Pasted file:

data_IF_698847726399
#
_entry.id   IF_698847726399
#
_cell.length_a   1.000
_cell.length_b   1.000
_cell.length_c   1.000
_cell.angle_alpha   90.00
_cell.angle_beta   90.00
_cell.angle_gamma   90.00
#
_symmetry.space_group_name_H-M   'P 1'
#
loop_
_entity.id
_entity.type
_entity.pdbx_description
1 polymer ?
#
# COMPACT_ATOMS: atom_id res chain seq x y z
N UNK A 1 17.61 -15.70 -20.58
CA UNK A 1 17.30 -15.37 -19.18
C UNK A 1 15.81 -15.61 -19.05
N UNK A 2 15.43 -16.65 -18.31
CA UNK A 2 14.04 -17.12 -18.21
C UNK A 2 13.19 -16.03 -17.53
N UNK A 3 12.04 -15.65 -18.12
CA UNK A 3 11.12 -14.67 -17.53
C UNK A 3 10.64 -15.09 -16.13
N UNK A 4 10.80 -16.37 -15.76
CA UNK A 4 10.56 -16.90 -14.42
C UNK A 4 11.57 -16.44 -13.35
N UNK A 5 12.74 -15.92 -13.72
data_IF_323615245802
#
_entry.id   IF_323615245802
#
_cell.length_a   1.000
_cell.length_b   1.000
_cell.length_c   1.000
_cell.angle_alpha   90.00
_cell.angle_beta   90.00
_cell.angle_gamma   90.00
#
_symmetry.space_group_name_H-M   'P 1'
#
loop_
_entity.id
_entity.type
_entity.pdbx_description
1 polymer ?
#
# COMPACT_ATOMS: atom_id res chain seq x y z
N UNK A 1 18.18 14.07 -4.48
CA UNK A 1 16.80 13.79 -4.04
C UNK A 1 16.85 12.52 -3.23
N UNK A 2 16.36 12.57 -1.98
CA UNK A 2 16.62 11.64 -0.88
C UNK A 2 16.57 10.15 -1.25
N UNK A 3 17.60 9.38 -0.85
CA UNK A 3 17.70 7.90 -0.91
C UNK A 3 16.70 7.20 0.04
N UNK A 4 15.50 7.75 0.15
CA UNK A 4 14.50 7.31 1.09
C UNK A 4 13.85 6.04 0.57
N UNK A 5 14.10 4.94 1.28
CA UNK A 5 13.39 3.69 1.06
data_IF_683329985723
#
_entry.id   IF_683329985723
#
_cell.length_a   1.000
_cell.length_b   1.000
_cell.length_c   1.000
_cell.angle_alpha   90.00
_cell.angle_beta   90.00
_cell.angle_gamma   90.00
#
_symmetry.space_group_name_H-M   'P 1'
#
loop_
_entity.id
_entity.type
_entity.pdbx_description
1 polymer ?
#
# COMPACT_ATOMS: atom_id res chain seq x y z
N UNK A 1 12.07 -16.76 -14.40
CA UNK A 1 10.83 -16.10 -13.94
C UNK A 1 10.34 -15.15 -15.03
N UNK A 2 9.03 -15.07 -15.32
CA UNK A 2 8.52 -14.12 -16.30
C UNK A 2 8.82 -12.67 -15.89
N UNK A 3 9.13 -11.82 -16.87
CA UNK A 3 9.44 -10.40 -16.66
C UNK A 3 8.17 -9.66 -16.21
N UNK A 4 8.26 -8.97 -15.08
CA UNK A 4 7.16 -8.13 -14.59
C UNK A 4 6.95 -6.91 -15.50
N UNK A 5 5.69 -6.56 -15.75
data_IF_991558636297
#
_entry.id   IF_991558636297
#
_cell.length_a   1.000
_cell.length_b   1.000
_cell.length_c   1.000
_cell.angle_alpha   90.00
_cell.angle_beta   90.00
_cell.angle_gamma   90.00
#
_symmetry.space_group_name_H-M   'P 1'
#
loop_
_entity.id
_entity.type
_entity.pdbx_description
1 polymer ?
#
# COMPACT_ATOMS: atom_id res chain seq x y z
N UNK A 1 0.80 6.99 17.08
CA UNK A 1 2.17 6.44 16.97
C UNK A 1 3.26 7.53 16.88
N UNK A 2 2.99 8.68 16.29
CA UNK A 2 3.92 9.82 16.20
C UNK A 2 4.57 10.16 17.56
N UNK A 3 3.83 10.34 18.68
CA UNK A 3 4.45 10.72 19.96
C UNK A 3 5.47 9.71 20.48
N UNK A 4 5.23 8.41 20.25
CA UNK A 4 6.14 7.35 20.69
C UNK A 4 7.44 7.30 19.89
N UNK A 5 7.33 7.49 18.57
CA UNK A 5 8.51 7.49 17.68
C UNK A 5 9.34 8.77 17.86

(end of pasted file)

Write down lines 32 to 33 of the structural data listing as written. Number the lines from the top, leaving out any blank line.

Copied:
C UNK A 4 11.57 -16.44 -13.35
N UNK A 5 12.74 -15.92 -13.72